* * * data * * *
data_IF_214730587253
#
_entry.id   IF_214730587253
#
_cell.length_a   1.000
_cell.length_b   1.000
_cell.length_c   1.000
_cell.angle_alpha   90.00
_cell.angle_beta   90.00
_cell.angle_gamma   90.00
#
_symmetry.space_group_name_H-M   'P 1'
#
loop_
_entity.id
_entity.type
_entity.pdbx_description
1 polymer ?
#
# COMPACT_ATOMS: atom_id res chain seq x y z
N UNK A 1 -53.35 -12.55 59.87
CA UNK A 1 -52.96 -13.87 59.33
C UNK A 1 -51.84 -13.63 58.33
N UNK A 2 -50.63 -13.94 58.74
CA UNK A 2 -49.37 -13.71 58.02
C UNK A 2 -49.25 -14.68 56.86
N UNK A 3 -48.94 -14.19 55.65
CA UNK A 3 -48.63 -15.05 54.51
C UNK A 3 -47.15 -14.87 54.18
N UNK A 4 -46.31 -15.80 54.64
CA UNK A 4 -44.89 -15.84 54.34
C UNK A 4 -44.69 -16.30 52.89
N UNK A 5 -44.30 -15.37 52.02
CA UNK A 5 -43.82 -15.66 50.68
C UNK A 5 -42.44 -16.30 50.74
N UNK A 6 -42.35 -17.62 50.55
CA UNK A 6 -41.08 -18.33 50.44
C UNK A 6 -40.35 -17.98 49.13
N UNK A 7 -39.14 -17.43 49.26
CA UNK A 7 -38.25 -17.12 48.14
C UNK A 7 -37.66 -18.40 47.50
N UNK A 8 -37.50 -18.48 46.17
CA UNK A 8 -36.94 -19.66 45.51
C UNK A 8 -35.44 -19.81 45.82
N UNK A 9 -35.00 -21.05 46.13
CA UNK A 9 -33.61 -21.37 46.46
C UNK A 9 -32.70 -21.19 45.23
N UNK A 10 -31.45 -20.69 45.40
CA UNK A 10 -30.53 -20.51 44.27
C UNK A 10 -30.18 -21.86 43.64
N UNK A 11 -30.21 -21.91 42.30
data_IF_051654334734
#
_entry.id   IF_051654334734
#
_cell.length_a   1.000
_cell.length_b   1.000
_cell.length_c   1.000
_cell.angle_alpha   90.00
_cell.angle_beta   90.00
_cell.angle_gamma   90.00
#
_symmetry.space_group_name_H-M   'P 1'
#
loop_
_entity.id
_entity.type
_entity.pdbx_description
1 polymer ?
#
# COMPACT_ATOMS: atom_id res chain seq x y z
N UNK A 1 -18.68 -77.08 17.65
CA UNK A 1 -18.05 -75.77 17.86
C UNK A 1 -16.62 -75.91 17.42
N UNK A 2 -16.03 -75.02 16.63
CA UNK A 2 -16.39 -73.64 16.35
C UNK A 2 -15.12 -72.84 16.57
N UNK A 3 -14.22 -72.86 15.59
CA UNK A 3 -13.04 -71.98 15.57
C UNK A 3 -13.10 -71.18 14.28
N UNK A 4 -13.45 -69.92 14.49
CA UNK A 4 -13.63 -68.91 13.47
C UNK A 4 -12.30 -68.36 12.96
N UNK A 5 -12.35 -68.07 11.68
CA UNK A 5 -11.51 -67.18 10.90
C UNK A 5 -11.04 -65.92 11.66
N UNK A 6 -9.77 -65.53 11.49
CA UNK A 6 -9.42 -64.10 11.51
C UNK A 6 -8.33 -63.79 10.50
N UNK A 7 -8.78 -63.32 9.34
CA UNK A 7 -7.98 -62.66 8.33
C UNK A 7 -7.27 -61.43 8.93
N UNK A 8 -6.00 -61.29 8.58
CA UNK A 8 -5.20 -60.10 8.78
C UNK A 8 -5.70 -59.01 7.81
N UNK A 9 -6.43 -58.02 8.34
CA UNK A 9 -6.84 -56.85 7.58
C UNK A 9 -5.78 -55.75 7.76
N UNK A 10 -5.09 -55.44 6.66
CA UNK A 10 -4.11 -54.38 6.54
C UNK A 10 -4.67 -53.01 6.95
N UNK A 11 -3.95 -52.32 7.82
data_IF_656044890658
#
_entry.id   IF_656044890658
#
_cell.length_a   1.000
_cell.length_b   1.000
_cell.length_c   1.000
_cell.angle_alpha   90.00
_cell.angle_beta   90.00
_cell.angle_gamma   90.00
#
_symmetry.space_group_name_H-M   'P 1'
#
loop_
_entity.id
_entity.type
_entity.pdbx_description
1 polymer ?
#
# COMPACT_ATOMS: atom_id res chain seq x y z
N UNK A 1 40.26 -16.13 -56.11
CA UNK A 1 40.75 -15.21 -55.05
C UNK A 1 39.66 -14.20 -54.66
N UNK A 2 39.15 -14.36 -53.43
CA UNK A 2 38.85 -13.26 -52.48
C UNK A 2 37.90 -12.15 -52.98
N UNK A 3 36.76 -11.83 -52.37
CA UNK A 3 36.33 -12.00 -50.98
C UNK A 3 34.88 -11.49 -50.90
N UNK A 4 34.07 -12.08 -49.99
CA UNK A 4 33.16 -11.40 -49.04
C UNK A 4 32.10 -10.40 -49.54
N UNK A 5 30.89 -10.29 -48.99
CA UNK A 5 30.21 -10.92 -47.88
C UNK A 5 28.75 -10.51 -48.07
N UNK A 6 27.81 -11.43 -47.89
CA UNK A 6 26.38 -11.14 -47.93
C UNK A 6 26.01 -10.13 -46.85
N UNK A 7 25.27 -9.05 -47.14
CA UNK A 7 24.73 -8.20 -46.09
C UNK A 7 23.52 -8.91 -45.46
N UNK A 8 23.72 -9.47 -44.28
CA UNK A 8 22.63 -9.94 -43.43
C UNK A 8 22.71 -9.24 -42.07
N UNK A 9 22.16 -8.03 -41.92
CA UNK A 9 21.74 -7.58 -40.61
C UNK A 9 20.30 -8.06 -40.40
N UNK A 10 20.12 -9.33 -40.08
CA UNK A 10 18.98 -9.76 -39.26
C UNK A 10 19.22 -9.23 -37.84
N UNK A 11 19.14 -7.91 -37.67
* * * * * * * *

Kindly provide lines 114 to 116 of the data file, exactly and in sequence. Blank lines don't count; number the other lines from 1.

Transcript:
_symmetry.space_group_name_H-M   'P 1'
#
loop_